• We are sorry, but NCBI web applications do not support your browser and may not function properly. More information
Logo of bmcebBioMed Centralsearchsubmit a manuscriptregisterthis articleBMC Evolutionary Biology
BMC Evol Biol. 2007; 7(Suppl 2): S4.
Published online Aug 16, 2007. doi:  10.1186/1471-2148-7-S2-S4
PMCID: PMC1963479

The role of gene fusions in the evolution of metabolic pathways: the histidine biosynthesis case

Abstract

Background

Histidine biosynthesis is one of the best characterized anabolic pathways. There is a large body of genetic and biochemical information available, including operon structure, gene expression, and increasingly larger sequence databases. For over forty years this pathway has been the subject of extensive studies, mainly in Escherichia coli and Salmonella enterica, in both of which details of histidine biosynthesis appear to be identical. In these two enterobacteria the pathway is unbranched, includes a number of unusual reactions, and consists of nine intermediates; his genes are arranged in a compact operon (hisGDC [NB]HAF [IE]), with three of them (hisNB, hisD and hisIE) coding for bifunctional enzymes. We performed a detailed analysis of his gene fusions in available genomes to understand the role of gene fusions in shaping this pathway.

Results

The analysis of HisA structures revealed that several gene elongation events are at the root of this protein family: internal duplication have been identified by structural superposition of the modules composing the TIM-barrel protein.

Several his gene fusions happened in distinct taxonomic lineages; hisNB originated within γ-proteobacteria and after its appearance it was transferred to Campylobacter species (ε-proteobacteria) and to some Bacteria belonging to the CFB group. The transfer involved the entire his operon. The hisIE gene fusion was found in several taxonomic lineages and our results suggest that it probably happened several times in distinct lineages.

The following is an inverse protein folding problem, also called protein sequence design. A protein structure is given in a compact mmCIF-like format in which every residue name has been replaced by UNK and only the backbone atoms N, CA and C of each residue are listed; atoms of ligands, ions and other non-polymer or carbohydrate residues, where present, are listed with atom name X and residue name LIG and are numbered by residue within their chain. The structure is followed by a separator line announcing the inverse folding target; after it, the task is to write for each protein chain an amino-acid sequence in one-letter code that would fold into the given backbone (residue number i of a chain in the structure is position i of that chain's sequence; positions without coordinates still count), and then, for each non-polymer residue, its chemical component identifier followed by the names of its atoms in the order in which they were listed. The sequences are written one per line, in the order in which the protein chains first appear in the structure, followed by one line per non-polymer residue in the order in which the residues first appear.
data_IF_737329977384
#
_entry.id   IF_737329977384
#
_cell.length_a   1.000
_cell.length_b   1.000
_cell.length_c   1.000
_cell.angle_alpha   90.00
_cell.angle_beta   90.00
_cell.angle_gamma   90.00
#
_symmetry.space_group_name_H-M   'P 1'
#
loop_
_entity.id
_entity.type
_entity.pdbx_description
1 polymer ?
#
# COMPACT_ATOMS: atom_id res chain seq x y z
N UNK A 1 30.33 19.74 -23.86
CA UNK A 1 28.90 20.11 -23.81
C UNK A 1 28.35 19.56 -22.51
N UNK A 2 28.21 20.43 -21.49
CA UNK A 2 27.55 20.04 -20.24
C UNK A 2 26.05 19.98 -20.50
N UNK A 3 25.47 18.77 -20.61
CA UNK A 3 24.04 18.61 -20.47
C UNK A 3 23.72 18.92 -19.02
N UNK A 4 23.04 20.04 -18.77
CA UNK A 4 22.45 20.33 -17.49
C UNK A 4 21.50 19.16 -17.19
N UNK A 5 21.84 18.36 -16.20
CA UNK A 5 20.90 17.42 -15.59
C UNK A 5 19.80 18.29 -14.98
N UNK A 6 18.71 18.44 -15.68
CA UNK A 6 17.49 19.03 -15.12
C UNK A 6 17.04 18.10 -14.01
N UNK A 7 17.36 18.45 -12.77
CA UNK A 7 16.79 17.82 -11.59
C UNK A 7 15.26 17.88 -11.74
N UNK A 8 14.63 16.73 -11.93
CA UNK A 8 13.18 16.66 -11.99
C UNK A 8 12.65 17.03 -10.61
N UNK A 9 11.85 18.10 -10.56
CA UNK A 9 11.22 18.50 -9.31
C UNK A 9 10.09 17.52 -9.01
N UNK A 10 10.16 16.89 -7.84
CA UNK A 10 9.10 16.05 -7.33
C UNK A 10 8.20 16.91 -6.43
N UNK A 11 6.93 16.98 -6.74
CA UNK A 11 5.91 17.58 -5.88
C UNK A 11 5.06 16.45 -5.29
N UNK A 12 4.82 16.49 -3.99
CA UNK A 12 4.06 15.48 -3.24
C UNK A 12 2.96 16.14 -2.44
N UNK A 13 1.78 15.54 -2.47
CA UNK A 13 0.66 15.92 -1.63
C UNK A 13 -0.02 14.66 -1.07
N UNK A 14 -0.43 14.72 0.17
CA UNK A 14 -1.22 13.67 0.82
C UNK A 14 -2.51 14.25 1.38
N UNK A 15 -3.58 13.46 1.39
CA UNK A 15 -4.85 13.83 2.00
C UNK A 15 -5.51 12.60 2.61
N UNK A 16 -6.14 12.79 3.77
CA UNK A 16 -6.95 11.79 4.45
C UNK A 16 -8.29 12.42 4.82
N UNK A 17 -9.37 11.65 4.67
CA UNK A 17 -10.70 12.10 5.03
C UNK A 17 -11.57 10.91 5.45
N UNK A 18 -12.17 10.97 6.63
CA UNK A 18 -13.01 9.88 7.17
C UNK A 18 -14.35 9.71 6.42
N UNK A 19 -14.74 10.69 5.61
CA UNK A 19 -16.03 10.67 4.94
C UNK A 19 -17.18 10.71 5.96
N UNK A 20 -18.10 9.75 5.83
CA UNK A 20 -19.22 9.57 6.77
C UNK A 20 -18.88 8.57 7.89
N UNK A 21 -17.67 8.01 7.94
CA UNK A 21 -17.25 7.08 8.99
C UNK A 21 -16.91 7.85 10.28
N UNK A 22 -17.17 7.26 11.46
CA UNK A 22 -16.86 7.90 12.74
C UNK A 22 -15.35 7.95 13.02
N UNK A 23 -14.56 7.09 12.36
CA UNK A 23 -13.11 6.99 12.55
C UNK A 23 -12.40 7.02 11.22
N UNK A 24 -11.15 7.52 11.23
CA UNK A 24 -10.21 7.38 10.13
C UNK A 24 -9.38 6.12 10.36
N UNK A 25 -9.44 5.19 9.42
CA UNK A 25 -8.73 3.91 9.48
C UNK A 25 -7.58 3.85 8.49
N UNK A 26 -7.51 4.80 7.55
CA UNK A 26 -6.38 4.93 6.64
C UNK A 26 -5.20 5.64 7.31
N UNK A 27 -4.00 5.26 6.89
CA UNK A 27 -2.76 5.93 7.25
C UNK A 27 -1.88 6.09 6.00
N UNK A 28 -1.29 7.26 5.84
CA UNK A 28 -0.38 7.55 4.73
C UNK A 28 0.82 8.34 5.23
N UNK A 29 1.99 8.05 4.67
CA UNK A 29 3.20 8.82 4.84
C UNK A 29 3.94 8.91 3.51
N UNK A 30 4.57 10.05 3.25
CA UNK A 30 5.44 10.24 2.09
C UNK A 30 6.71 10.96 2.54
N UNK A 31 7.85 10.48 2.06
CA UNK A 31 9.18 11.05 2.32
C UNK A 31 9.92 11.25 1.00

Gene fusions involving hisIE and hisD genes (HIS4) and hisH and hisF genes (HIS7) took place in the Eukarya domain; the latter has been transferred to some δ-proteobacteria.

Conclusion

Gene duplication is the most widely known mechanism responsible for the origin and evolution of metabolic pathways; however, several other mechanisms might concur in the process of pathway assembly and gene fusion appeared to be one of the most important and common.

Background

Histidine biosynthesis is one of the best characterized anabolic pathways. There is a large body of genetic and biochemical information available, mainly for Escherichia coli and Salmonella enterica, including operon structure, gene expression, and growing sequence data [1]. In these two enterobacteria, the pathway is the same, unbranched, includes a number of unusual reactions, and consists of nine intermediates; his genes are arranged in a compact operon (hisGDC [NB]HAF [IE]), with three of them (hisNB, hisD and hisIE) coding for bifunctional enzymes (Figure (Figure1)1) [2,3].

Figure 1
Summary of Histidine biosynthesis. Schematic representation of the histidine biosynthetic pathway and the organization of his gene in Escherichia coli. Genes and proteins in color are those involved in fusion events.